Put all the covers back on and you're done. If it's still running rough, repeat. VERY dirty or fuel with chunks in it, cannot be cleaned this way. The carburetor will need to be taken apart and cleaned and perhaps rebuilt. Sometimes, you can get away with draining the float bowl (if your carburetor has a drain screw) and then removing it for cleaning -- if that's the only issue. Usually, if it's a clog, it happens in the tiny jets that supply fuel inside the carburetor. Those aren't so easy to get to.


Hopefully everything is working better now. All that's left is to remember to use the generator periodically so fuel doesn't go bad in the carburetor in the first place!

Be Seeing You...Down The Road,

Rich "The Wanderman"
www.thewanderman.com

Wednesday, August 2, 2017

Even The Simple Repairs - Time For A Battery Change!

    Let's face it, everything wears out eventually. It's the nature of things. A couple of years ago I avoided a near catastrophe when one of my house batteries almost melted down in the tray. Very BAD. My chassis battery, that's the one that starts your engine and runs most of the driving accessories in your rig, was very old and was beginning to cause multiple problems and needed to be replaced. I had added an automatic maintenance charger a few years ago, but that wasn't keeping up with the buildup of resistance inside this old battery. Well, time for a new one!

To replace your chassis (or engine) battery, you first have to figure out where it is. Since my Class A is a regular gas model, the engine is in the front and the battery is mounted in front of and below the primary radiator. It's accessed by opening the "flip down" front cover. Some RVs put their batteries in weird places, like under the entry steps or in a separate compartment. Hard to replace if you can't find it! Remember this is NOT the same battery(ies) that powers the "house" portion of your home on wheels. Once you find it, you'll have to remove it.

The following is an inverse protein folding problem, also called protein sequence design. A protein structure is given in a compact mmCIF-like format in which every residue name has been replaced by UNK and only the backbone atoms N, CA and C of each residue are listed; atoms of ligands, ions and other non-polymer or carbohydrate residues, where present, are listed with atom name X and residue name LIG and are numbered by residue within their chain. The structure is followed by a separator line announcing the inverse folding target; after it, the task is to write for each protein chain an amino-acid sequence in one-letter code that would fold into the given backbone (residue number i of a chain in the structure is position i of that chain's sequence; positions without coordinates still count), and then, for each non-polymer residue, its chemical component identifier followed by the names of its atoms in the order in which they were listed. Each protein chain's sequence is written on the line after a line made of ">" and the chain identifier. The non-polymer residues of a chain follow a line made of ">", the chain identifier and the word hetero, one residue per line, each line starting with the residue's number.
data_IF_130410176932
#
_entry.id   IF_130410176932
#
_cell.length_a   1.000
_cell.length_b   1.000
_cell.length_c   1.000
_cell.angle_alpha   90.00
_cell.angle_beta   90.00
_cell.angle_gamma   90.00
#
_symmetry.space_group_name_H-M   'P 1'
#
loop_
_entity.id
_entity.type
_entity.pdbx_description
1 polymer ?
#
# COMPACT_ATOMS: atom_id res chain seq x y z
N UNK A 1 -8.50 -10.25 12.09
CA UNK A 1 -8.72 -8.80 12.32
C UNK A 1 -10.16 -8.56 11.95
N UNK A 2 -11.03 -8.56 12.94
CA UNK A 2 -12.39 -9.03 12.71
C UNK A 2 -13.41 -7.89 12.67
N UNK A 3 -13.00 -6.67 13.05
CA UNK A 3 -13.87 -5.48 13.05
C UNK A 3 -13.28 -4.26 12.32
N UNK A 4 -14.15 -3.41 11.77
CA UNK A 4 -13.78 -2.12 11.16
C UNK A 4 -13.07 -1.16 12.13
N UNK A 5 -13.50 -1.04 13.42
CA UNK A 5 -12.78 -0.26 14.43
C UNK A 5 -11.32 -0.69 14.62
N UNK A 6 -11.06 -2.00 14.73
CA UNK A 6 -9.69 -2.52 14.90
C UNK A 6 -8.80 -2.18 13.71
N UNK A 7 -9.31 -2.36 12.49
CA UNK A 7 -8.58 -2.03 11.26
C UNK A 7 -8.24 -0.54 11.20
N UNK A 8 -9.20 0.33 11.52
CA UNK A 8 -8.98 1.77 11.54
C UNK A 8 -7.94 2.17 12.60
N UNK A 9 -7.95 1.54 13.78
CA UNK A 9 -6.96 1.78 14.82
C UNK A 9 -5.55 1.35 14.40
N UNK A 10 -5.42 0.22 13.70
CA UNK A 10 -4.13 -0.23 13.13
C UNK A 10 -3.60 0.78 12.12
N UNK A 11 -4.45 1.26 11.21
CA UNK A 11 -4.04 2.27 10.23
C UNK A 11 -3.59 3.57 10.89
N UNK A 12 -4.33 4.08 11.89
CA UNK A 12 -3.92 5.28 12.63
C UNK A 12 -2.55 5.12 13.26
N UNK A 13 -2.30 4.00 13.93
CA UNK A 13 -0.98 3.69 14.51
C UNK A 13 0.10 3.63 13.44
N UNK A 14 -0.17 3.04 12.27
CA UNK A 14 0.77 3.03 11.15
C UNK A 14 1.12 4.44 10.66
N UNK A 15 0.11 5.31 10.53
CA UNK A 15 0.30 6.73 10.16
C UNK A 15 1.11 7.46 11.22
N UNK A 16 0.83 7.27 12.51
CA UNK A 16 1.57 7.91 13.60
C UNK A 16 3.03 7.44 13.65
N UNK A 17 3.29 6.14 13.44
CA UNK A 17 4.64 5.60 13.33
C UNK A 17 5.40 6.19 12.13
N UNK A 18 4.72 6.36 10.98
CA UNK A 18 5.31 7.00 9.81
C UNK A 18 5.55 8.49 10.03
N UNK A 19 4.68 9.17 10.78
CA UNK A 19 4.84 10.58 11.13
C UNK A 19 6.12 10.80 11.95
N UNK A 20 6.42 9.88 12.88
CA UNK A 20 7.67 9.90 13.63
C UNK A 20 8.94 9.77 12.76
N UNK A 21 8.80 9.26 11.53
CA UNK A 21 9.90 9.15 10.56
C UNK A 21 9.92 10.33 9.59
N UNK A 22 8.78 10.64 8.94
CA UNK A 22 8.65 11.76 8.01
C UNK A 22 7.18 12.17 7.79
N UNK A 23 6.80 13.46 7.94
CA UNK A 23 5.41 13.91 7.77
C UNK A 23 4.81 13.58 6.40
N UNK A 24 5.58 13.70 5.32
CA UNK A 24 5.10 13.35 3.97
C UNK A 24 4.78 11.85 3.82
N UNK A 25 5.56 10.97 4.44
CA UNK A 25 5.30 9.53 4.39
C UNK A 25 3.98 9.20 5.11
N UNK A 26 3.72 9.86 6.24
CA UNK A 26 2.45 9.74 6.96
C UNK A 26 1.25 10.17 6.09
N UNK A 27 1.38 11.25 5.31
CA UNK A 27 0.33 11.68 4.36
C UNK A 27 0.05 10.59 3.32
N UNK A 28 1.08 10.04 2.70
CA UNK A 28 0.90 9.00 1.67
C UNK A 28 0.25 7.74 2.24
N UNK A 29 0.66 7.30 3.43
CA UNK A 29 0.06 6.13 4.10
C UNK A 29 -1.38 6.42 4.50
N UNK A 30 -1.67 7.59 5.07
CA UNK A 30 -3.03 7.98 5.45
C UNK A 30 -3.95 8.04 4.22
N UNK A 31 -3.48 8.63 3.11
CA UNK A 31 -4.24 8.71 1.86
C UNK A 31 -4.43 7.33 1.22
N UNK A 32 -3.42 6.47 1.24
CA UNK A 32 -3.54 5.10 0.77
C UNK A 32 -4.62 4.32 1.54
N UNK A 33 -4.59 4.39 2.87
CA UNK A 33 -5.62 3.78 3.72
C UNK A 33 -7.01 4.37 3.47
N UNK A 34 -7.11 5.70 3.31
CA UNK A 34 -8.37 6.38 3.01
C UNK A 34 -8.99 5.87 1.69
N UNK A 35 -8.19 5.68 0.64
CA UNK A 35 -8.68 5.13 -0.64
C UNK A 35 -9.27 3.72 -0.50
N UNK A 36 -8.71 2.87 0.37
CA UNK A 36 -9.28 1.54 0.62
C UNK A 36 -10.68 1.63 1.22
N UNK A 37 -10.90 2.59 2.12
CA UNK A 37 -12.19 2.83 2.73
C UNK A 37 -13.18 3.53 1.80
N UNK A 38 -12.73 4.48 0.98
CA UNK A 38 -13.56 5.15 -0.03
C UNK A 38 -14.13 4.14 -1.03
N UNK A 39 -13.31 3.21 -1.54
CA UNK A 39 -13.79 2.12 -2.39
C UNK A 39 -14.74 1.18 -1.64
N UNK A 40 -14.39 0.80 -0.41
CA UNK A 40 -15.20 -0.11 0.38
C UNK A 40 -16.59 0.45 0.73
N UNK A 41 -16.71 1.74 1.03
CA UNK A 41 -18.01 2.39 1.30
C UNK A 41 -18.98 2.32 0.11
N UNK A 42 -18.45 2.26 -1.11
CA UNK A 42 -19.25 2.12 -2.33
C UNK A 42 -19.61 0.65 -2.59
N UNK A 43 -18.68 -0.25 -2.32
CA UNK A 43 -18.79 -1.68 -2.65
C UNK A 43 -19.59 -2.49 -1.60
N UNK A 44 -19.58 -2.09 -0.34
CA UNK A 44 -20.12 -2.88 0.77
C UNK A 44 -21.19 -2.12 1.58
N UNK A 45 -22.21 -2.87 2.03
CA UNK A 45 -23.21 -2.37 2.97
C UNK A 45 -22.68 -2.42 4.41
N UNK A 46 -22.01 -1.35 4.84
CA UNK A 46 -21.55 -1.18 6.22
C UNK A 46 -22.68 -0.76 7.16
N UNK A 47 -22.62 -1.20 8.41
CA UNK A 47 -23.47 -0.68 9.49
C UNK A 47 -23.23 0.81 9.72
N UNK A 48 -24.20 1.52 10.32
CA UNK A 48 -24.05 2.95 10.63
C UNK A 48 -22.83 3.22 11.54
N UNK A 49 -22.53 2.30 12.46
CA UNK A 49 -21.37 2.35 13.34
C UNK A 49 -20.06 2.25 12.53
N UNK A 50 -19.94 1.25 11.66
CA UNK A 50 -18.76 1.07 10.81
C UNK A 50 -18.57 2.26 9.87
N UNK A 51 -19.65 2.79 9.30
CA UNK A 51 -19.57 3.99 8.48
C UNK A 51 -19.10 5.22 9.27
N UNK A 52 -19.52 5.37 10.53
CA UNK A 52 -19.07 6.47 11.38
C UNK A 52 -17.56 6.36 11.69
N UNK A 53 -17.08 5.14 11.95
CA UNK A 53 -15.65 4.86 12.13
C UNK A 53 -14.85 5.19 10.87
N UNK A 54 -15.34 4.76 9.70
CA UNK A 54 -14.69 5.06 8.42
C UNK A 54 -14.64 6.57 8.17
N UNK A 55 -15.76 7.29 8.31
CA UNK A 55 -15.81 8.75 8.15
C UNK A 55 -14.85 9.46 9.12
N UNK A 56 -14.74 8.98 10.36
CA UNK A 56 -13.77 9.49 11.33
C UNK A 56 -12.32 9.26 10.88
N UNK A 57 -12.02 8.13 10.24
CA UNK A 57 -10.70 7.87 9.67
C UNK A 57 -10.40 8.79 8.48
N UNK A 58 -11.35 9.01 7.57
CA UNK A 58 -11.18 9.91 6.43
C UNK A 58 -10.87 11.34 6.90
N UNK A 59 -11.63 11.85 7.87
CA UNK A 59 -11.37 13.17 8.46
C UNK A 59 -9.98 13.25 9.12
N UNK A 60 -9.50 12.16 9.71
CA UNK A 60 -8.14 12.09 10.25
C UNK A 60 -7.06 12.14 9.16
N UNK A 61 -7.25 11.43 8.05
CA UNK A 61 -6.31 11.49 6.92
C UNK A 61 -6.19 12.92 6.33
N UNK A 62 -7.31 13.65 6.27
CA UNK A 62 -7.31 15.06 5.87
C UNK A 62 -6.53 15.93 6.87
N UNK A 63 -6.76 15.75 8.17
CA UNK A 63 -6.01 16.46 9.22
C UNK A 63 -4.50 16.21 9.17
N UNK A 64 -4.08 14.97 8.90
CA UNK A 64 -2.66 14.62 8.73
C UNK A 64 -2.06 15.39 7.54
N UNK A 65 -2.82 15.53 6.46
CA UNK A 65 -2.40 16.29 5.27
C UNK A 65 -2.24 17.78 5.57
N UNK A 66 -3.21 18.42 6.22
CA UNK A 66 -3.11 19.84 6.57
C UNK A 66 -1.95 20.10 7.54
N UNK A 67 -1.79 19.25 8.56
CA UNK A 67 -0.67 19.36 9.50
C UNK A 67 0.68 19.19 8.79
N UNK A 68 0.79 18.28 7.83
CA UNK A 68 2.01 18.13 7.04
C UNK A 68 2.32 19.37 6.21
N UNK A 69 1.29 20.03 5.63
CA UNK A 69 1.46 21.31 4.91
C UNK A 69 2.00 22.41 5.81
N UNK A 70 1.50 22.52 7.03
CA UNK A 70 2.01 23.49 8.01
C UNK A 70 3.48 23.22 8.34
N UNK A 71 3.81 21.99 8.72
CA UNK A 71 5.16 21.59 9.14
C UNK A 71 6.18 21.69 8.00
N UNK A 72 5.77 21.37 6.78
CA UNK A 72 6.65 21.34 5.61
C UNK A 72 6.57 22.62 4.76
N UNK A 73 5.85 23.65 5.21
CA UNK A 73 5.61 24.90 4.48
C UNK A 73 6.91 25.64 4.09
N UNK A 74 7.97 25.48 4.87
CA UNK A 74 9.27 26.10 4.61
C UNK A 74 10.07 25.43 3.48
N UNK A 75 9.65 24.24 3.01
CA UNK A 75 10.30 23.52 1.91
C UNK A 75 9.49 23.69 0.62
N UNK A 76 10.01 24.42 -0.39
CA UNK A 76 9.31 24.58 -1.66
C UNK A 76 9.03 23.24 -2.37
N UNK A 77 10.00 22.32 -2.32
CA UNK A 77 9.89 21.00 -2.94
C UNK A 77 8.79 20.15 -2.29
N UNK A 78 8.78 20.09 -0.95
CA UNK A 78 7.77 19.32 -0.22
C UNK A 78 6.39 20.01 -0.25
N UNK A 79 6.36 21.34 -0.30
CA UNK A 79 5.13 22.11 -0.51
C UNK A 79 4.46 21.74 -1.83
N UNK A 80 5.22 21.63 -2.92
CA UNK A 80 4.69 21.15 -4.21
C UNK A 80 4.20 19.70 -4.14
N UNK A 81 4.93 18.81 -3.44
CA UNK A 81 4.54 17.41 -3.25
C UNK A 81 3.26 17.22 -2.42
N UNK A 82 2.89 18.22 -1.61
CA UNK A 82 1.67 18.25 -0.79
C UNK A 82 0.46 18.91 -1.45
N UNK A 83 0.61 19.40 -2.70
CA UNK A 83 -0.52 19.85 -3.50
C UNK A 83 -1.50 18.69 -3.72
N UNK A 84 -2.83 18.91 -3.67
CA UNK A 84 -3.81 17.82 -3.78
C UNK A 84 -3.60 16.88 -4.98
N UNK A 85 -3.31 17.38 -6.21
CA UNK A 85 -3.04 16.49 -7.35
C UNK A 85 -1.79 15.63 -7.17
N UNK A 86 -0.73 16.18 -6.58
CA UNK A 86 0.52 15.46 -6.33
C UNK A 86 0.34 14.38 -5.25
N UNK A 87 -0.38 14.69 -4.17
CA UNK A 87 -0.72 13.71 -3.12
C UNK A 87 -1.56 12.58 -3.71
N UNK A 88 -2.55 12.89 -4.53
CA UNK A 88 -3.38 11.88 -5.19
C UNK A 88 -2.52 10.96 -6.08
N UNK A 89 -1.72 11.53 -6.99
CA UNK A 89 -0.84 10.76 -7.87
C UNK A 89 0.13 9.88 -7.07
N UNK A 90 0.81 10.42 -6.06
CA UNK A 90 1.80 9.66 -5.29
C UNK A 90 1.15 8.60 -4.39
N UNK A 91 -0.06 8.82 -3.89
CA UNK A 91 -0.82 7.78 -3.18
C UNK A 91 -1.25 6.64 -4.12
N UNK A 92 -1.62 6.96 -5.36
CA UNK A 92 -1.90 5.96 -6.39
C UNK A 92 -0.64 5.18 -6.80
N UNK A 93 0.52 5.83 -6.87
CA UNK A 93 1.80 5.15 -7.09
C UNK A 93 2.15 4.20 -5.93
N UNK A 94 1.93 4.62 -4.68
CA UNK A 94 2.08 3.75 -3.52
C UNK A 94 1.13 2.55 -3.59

This Will Be Replaced As Well!
Mine had quite a lot of corrosion on the terminals from outgassing so much, so before I could even remove the terminals I had to use a wire brush to remove the bulk of it, especially from around the terminal bolts. Once the corrosion was mostly clear, I found that the negative terminal was actually separated into two pieces, so had to be replaced. The Positive terminal, while nasty, was clean-able so could be reused. Remember to remove the bracket bolt holding down the battery. If you don't, you will have a very hard time lifting it out. Don't ask. I won't tell. But my back still hurts!


Putting on the new terminal is easy, just two bolts that squeeze the cable. Loosen the old ones, clean the cable end and put on the new one by tightening both bolts one at a time until they evenly squeeze. Make sure they are tight! Once the battery was out, I attached the new Negative terminal (This one has a quick disconnect knob.) and added some dielectric grease to prevent corrosion. Reattach the bracket to hold down the battery. Double check that everything fits and no wires are pinched under or alongside the new battery. There should be ample slack in any wires that connect to the terminals.

Most batteries come from the store charged or mostly so. Everything should work fine once it's installed. All in all, not a difficult job at all.

Be Seeing You... Down The Road,

Rich "The Wanderman"
www.thewanderman.com